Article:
A week ago, President Museveni brought to an end Gen Kale Kayihura’s 13-year tenure as Inspector General of Police (IGP) and Lt Gen Henry Tumukunde’s 20 months tenure as minister for Security.
This followed months of a simmering fight between the police and both the Internal Security Organisations (ISO) and the Chieftaincy of Military Intelligence (CMI) which first manifested in August last year when they launched parallel investigations into the killings of women in Wakiso District.
In October, in what appeared to be an attack on the police, some police officers believed to be protégés of Gen Kayihura were arrested and arraigned before the General Court Martial to answer for the alleged kidnap of a former body guard of Rwanda’s president Paul Kagame and other crimes including extortion, orchestrating robberies and unlawful possession of military stores.
Then in January, Abdullah Kitatta, a civilian aide of the general and his brother Huzair Kiwalabye were arrested by CMI.
Gen Kayihura on the other hand issued strong statements in which he urged police officers not to be intimidated by the army. He also barred them from sharing information with the army, a decision which ISO indicated it would not respect. He also threw a barb at ISO for allegedly working with criminals on the police’s radar. It was apparent that lines had been drawn.
The jostling sparked off fears that the various institutions’ images would be left dented and that national security would be compromised, fears that retired Deputy Inspector General of Police Julius Odwe echoed.
“They were entrusted with overseeing the security of the country. This continued bickering is diverting them from the real work. This can be an advantage to any enemy,” Mr Odwe said amid the jostling.
Gen Kayihura sought to allay the fears. In January while appearing before the Parliamentary Committee on Defence and Internal Affairs, he acknowledged that there were tensions between him and Lt Gen Tumukunde and the institutions that they were heading, but that they were not so fundamental as to compromise national security.
On February 14 while addressing sections of the media at Kawumu demonstration farm in Luweero, Museveni had sought to downplay the fight, suggesting that it was a tiff between the two men and not necessarily the institutions.
“They (Security agencies) are not the ones fighting but their heads and we shall not allow it,” he was quoted to have said.
Interagency fights are not new. The last was in 2001 when handmade bombs rocked Kampala and Jinja. Back then the tensions arose out of jostling for control of the anti-terrorism kitty. Back then, ISO was not only taking the bulk of the money, but also enjoying the limelight that came with the effort to snuff out threat.
Gen Tumukunde was one of the protagonists in the fight back then and he has been back in it, but this time round it is hard to put a finger at what the fight has been about.
President Museveni has not yet explained why he sent the two men packing. He does not have to anyway, but there are suggestions that the fighting had reached that critical point at which it could compromise national security.
A few days before Mr Museveni swung the axe, the deputy director of the Uganda Media Centre, Col Shaban Bantariza, had pointed in that direction.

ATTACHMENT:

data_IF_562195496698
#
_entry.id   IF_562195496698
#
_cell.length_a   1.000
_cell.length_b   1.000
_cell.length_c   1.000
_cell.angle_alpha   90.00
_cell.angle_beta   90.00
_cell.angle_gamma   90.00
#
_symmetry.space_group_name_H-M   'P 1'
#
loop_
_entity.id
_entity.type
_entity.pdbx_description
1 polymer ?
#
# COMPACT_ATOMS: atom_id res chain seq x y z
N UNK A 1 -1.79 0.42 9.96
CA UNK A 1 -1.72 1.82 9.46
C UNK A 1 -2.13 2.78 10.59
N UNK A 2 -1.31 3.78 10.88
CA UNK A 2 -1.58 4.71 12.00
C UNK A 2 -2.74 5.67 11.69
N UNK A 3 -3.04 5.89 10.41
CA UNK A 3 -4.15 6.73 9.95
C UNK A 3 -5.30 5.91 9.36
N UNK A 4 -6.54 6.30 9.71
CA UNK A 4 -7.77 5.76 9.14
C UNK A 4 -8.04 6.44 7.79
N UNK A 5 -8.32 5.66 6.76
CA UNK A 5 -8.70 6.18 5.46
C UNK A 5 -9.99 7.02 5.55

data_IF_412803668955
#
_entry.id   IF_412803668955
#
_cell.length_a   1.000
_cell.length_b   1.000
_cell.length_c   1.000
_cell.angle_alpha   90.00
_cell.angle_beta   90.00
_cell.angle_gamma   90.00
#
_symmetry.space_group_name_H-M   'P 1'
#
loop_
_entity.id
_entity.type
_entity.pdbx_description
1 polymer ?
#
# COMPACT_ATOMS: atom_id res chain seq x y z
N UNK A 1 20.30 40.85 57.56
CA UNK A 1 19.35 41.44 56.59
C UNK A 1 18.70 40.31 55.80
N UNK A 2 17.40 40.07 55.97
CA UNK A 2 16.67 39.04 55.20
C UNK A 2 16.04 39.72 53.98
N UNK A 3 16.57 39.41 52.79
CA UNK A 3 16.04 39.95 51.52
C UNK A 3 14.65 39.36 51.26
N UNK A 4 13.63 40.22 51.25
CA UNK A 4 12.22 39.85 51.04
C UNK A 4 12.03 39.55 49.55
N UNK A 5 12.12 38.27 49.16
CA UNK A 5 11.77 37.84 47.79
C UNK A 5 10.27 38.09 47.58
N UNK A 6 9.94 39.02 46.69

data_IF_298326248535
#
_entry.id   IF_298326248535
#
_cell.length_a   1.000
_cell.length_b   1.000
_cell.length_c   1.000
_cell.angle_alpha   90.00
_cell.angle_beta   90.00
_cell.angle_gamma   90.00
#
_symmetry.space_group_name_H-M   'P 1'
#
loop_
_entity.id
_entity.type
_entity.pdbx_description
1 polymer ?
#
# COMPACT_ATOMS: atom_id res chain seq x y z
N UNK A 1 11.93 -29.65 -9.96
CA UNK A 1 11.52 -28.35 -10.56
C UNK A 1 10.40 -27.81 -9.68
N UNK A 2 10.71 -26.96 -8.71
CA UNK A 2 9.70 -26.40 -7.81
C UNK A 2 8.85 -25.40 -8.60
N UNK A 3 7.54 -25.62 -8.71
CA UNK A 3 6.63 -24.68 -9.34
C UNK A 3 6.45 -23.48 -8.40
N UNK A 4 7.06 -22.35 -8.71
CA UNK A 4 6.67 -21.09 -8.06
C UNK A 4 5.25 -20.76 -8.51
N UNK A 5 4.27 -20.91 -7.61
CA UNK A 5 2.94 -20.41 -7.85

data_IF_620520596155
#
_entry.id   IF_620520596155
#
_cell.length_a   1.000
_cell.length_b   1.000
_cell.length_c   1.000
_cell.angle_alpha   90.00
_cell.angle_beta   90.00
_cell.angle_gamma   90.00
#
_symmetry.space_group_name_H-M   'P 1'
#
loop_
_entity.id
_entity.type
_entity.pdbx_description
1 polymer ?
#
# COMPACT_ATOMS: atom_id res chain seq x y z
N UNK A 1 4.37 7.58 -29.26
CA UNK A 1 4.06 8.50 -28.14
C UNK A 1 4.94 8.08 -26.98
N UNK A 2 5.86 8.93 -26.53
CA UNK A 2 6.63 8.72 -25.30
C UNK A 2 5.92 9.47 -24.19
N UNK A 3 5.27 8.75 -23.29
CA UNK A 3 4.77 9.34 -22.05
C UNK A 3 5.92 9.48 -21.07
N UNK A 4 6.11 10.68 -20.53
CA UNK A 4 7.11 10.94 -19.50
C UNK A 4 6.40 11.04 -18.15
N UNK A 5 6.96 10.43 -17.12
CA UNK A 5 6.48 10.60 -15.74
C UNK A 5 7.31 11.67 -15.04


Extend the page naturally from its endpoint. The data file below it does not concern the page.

“The appointing authority is the same. If he ever feels that they are a threat to national security, he will retire either one or both, but my understanding is that if they are still in office it is because they are not threatening national security,” he had told Sunday Monitor.
If Mr Bantariza’s argument is anything to go by, Mr Museveni could have acted in order to put an end a situation that was starting to threaten national security, but will the sacking of the two men bring an interagency rivalry?
Prof Paul Wangoola, a former Makerere University don who was a member of the National Consultative Council (NCC) does not believe so. He thinks that this is a temporary solution. He says the jostling between the two institutions and the men who have been at the helm points to a serious governance issue that the NRM needs to address itself to.
The party, he says, finds itself in the same situation that UPC found itself in shortly after 1966 when it abolished kingdoms, introduced a republican constitution and started stifling free speech at party, parliamentary and Cabinet levels. There was no longer a platform for people to vent, he says.
“The same has happened under the NRM. Contradictions which used to be dealt with in the civilian establishment have now been moved into the military,” he says.
Mr Odwe is of a contrary view. He thinks that the tensions have been down to the working methods of the two men and the impact that those methods have had on the institutions that they have been supervising.
In the case of the police, he says, it has over the last 13 years taken to barbaric enforcement of the law, which had an effect on its working relationship with other agencies.
“There was a spillover from this barbaric enforcement of the law. First we had the force undermining and abusing the community. It then moved to undermining and abusing those other agencies. So removal of the two men is likely to cause a change in approach,” Odwe says.
Well, it looks like only time will tell whether the sackings will end the inter-agency fighting.